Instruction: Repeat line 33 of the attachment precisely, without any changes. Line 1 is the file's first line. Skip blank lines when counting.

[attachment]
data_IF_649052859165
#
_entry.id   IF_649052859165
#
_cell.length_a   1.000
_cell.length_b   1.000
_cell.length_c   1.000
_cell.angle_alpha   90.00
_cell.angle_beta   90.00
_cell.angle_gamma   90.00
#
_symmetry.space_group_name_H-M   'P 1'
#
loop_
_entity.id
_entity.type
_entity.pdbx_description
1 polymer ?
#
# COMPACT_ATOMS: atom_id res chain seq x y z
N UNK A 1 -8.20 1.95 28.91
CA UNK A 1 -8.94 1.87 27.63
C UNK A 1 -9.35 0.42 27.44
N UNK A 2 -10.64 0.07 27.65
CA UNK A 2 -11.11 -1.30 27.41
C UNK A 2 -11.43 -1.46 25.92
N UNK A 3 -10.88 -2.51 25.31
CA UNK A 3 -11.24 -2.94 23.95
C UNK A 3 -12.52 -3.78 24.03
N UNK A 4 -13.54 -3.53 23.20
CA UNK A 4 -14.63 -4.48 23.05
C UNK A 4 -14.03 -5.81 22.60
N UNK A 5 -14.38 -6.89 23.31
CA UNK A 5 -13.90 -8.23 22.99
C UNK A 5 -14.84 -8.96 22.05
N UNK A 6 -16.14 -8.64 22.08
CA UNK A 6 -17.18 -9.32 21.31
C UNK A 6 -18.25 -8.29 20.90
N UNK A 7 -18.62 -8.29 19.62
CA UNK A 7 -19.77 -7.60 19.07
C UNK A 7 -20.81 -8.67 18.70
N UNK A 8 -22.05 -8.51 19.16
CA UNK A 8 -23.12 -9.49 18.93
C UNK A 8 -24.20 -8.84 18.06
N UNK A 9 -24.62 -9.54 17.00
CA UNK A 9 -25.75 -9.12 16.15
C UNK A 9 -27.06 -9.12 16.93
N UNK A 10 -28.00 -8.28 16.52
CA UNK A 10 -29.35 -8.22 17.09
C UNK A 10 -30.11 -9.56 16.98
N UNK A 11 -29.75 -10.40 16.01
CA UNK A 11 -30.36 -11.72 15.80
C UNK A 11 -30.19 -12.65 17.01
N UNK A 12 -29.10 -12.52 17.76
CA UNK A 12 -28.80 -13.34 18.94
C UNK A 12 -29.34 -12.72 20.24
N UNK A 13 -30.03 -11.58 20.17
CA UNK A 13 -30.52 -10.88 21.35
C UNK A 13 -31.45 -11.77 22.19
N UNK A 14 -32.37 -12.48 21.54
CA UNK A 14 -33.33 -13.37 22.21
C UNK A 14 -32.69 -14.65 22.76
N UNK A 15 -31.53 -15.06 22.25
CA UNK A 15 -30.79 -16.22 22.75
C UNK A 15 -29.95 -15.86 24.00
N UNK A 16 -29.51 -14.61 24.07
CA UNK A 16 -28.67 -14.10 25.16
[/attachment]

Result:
N UNK A 5 -14.38 -6.89 23.31